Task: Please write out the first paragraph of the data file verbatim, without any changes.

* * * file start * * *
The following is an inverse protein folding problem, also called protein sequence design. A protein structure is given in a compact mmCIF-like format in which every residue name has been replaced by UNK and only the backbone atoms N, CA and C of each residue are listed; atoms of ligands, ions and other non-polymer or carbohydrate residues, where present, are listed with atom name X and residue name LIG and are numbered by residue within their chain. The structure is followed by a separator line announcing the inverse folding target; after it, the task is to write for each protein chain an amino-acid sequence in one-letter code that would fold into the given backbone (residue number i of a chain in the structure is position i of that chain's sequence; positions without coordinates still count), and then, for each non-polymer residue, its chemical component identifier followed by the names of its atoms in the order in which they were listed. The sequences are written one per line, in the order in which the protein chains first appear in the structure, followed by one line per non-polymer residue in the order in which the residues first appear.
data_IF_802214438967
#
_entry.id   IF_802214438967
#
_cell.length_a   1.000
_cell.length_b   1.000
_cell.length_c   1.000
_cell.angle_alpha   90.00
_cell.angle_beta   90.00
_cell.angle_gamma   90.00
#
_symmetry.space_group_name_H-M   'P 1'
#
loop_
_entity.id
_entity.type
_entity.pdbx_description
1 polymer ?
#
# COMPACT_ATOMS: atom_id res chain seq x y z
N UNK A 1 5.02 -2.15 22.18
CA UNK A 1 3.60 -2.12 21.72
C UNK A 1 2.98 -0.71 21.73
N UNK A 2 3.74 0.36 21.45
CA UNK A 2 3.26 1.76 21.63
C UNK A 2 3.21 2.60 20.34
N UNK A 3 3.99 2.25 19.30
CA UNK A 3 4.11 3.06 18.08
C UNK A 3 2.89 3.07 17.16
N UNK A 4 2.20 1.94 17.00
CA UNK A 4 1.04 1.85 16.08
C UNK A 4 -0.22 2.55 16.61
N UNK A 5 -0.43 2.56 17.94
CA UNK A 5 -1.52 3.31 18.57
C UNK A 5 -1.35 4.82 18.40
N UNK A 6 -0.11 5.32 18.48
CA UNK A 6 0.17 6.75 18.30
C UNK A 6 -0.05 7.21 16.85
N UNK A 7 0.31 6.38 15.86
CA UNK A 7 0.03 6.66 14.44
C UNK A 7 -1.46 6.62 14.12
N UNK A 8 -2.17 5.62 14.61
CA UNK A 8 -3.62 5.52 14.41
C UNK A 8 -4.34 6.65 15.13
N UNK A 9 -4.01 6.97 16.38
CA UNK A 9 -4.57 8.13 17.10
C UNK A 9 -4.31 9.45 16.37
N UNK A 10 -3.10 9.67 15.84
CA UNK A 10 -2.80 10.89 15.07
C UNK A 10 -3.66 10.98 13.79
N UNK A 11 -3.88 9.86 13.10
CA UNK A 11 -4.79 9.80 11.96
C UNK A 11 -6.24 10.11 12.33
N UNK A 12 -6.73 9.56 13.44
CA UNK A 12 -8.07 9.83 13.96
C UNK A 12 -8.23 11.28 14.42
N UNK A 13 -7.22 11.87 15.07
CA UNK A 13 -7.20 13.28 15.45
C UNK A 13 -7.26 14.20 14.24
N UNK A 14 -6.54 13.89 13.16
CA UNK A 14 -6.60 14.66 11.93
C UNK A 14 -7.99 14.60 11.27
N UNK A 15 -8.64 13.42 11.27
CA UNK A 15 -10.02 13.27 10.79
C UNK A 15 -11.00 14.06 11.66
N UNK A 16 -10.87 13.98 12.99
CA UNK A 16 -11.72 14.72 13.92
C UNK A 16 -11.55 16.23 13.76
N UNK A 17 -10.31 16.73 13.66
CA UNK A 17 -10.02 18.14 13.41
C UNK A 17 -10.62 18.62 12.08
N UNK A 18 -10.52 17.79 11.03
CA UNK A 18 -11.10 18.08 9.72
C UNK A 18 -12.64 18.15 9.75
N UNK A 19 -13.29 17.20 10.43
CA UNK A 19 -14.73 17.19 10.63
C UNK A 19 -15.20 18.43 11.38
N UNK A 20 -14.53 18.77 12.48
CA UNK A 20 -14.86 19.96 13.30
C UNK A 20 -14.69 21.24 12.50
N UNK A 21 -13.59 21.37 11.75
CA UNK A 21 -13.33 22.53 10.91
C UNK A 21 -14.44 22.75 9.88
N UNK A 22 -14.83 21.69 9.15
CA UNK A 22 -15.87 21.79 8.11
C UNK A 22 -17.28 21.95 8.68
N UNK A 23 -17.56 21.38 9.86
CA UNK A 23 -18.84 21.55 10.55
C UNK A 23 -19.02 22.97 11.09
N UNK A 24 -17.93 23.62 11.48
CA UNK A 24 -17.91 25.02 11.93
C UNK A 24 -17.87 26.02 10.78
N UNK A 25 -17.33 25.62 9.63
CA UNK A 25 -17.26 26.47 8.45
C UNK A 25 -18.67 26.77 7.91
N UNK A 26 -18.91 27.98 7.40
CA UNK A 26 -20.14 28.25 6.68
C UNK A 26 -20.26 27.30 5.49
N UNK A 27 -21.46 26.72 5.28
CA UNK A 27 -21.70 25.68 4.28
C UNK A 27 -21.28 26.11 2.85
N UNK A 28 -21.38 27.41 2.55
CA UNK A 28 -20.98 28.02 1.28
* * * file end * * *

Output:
The following is an inverse protein folding problem, also called protein sequence design. A protein structure is given in a compact mmCIF-like format in which every residue name has been replaced by UNK and only the backbone atoms N, CA and C of each residue are listed; atoms of ligands, ions and other non-polymer or carbohydrate residues, where present, are listed with atom name X and residue name LIG and are numbered by residue within their chain. The structure is followed by a separator line announcing the inverse folding target; after it, the task is to write for each protein chain an amino-acid sequence in one-letter code that would fold into the given backbone (residue number i of a chain in the structure is position i of that chain's sequence; positions without coordinates still count), and then, for each non-polymer residue, its chemical component identifier followed by the names of its atoms in the order in which they were listed. The sequences are written one per line, in the order in which the protein chains first appear in the structure, followed by one line per non-polymer residue in the order in which the residues first appear.